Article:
As you watch the video, take note of particular words, phrases or images that especially stand out to you.

Vimeo video: https://vimeo.com/367945821

Reflection

  • What feelings did this video bring up for you? Take a moment to sit with these.
  • What particular words, phrases or images stood out to you from Claire’s story? What do they have you considering in relation to your own practice context?
  • If you discussed this video with colleagues, family or friends, what would you want to talk about?
  • Claire states, “anorexia seems to invite a lot of judgement, but not a lot of support in the mental health sector.”
    • To what extent do you think the parents you work with have previously experienced judgement or stigma from service systems because of the adversities they have faced?
    • What are some of the impacts this might have had on them?
    • How might you address this stigma so that parents feel comfortable to discuss the adversities they face and their impact on their children?
  • Claire: “Mum has lots of other words for what’s wrong and she hates that word [anorexia].”
    • How might you be curious and respectful of a parent’s descriptions of their own experiences of adversity?
    • What might this also make possible in terms of engaging the parent around the effects of the adversity on their parenting, the parent-child relationship, and their child’s social and emotional wellbeing?
  • Claire mentions that when she told practitioners about her mum’s illness, they told her that it was up to her to “fix everything”.
    • Why do you think they might have said this?
    • What might be some of the unintended unhelpful effects on a child or young person of being told this?
    • What might be some alternative messages of support for children and young people?
  • Claire: “In all the confusion though, there is also love.”
    • What might be Claire’s intention in including these words in this video?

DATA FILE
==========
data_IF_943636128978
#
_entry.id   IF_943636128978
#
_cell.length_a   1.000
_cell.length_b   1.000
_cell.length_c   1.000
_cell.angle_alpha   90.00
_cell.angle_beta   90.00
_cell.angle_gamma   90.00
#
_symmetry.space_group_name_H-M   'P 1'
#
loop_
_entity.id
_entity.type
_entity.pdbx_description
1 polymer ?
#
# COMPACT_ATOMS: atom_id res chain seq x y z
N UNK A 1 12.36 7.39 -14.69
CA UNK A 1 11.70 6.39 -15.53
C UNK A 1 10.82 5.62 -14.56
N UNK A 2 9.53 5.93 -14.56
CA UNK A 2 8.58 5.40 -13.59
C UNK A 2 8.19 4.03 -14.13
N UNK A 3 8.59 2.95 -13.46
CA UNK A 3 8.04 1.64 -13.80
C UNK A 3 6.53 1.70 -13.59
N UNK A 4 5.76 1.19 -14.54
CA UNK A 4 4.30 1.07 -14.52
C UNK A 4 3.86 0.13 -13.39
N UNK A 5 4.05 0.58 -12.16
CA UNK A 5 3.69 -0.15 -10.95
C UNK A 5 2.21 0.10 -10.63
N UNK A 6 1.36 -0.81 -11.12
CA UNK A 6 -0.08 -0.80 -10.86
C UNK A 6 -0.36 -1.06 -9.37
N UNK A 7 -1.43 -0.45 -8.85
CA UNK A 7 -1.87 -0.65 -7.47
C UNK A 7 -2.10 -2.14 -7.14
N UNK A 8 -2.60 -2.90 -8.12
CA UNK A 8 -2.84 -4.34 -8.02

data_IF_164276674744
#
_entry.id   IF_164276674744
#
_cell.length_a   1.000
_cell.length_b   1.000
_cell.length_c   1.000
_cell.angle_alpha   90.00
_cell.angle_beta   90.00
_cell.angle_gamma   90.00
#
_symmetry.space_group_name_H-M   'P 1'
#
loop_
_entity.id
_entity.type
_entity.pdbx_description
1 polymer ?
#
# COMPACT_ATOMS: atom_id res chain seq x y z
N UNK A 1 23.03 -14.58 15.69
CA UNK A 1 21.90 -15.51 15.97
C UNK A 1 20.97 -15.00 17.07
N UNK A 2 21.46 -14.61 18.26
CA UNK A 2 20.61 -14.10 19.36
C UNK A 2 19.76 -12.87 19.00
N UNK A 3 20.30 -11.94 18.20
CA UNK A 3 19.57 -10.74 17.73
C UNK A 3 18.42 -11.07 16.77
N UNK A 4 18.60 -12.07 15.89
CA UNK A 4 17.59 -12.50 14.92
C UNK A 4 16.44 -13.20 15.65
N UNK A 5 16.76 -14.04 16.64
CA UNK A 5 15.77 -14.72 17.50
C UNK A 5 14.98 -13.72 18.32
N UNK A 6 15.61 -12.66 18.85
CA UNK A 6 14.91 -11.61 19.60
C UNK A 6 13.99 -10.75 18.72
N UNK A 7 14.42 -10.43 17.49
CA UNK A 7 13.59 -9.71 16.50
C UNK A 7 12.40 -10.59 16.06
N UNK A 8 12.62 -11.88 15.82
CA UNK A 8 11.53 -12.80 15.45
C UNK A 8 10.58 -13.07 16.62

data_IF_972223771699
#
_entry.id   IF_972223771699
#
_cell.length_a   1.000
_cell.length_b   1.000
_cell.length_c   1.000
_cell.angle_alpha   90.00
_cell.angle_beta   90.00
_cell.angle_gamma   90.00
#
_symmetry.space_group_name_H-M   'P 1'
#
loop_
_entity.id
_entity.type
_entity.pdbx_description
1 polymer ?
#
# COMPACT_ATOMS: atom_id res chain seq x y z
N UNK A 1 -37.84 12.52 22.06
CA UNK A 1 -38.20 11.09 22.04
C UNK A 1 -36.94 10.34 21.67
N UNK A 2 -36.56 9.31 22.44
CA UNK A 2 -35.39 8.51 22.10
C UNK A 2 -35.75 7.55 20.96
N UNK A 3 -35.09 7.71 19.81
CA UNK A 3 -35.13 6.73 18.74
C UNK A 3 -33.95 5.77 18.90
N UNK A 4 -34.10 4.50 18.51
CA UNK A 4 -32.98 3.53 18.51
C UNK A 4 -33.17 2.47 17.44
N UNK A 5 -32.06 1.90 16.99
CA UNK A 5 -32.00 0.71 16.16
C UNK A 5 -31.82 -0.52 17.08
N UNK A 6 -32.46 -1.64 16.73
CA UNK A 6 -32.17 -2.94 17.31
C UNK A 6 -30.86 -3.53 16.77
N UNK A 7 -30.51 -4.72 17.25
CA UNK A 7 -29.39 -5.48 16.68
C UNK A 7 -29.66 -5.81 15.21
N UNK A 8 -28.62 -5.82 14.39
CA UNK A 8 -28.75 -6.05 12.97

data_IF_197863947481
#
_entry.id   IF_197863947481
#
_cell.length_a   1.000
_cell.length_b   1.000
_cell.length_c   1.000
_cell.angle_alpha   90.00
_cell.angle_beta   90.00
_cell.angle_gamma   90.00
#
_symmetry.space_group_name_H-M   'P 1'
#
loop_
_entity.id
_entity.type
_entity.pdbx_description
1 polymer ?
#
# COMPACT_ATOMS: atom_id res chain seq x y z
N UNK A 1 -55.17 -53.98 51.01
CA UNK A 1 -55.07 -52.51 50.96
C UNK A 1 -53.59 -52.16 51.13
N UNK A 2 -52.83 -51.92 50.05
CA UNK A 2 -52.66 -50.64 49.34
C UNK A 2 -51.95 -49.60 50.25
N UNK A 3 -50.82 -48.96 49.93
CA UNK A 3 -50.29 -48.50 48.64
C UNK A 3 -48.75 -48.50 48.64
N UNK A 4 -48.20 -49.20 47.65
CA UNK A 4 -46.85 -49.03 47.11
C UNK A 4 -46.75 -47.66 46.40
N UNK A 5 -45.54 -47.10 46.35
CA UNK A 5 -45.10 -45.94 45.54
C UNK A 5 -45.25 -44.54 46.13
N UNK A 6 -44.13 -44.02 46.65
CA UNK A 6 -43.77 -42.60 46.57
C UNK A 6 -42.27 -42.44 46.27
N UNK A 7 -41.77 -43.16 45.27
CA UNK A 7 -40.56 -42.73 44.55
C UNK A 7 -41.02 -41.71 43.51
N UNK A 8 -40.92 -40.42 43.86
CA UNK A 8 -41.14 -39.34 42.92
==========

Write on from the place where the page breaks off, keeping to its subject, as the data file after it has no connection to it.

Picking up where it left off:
• How would you support the parent-child relationship between Claire and her mother?
  • Claire states that there weren’t any health workers on the scene until she sought them out herself as a 22-year-old. What possibilities currently exist for you to engage with the children of parents you are working with?

Acts of Affirmation
Laura Pettenuzzo

Performed by Sophia Riozzi, Laura’s powerful video speaks directly to practitioners in the mental health field, giving voice to the young Laura and her experiences.

“I grew up not knowing that there were services available for people like me who have a parent with a mental illness. I also didn’t even really recognise that it was genuinely a difficult experience that I could talk about … If one GP or psychologist or teacher had introduced the idea that there was a whole world of young people going through something similar, and a whole world of organisations who could help me – well, I think it would have been a revelation. I want this video, and my story, to be that revelation to its audiences.”

As you watch the video, take note of particular words, phrases or images that especially stand out to you.

Vimeo video: https://vimeo.com/367935657

Reflection

  • What feelings did this video bring up for you? Take a moment to sit with these.
  • What particular words, phrases or images stood out to you from Laura’s story? What do they have you considering in relation to your own practice context?